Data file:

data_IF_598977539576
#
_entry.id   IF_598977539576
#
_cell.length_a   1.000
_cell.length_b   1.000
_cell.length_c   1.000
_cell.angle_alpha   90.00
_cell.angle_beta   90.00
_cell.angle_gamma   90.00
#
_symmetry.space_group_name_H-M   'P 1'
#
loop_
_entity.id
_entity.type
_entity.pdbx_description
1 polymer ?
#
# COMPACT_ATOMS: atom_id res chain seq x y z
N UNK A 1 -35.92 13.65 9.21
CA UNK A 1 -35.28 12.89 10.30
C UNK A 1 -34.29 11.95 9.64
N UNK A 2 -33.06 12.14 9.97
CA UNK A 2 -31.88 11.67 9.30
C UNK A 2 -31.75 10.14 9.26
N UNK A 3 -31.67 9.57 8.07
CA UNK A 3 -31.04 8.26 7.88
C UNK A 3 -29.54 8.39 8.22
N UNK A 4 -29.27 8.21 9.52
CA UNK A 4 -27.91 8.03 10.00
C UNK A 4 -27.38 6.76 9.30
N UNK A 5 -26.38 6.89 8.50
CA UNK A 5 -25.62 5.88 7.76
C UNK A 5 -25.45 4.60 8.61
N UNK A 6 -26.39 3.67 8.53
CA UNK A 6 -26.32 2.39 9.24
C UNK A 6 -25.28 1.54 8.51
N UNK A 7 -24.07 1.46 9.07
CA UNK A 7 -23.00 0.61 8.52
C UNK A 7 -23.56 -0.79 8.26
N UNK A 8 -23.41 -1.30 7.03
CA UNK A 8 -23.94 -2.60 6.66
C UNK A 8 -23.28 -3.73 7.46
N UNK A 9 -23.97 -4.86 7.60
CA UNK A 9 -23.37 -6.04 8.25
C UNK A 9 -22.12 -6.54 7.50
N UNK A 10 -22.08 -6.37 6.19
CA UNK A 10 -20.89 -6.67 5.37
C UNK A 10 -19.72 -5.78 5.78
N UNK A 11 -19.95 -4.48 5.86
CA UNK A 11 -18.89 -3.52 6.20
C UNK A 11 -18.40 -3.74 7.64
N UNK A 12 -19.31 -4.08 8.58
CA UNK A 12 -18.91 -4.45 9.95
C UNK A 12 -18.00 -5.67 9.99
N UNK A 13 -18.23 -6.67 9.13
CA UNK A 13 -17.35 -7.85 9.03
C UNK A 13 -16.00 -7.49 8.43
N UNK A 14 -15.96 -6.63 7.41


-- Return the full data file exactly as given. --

data_IF_598977539576
#
_entry.id   IF_598977539576
#
_cell.length_a   1.000
_cell.length_b   1.000
_cell.length_c   1.000
_cell.angle_alpha   90.00
_cell.angle_beta   90.00
_cell.angle_gamma   90.00
#
_symmetry.space_group_name_H-M   'P 1'
#
loop_
_entity.id
_entity.type
_entity.pdbx_description
1 polymer ?
#
# COMPACT_ATOMS: atom_id res chain seq x y z
N UNK A 1 -35.92 13.65 9.21
CA UNK A 1 -35.28 12.89 10.30
C UNK A 1 -34.29 11.95 9.64
N UNK A 2 -33.06 12.14 9.97
CA UNK A 2 -31.88 11.67 9.30
C UNK A 2 -31.75 10.14 9.26
N UNK A 3 -31.67 9.57 8.07
CA UNK A 3 -31.04 8.26 7.88
C UNK A 3 -29.54 8.39 8.22
N UNK A 4 -29.27 8.21 9.52
CA UNK A 4 -27.91 8.03 10.00
C UNK A 4 -27.38 6.76 9.30
N UNK A 5 -26.38 6.89 8.50
CA UNK A 5 -25.62 5.88 7.76
C UNK A 5 -25.45 4.60 8.61
N UNK A 6 -26.39 3.67 8.53
CA UNK A 6 -26.32 2.39 9.24
C UNK A 6 -25.28 1.54 8.51
N UNK A 7 -24.07 1.46 9.07
CA UNK A 7 -23.00 0.61 8.52
C UNK A 7 -23.56 -0.79 8.26
N UNK A 8 -23.41 -1.30 7.03
CA UNK A 8 -23.94 -2.60 6.66
C UNK A 8 -23.28 -3.73 7.46
N UNK A 9 -23.97 -4.86 7.60
CA UNK A 9 -23.37 -6.04 8.25
C UNK A 9 -22.12 -6.54 7.50
N UNK A 10 -22.08 -6.37 6.19
CA UNK A 10 -20.89 -6.67 5.37
C UNK A 10 -19.72 -5.78 5.78
N UNK A 11 -19.95 -4.48 5.86
CA UNK A 11 -18.89 -3.52 6.20
C UNK A 11 -18.40 -3.74 7.64
N UNK A 12 -19.31 -4.08 8.58
CA UNK A 12 -18.91 -4.45 9.95
C UNK A 12 -18.00 -5.67 9.99
N UNK A 13 -18.23 -6.67 9.13
CA UNK A 13 -17.35 -7.85 9.03
C UNK A 13 -16.00 -7.49 8.43
N UNK A 14 -15.96 -6.63 7.41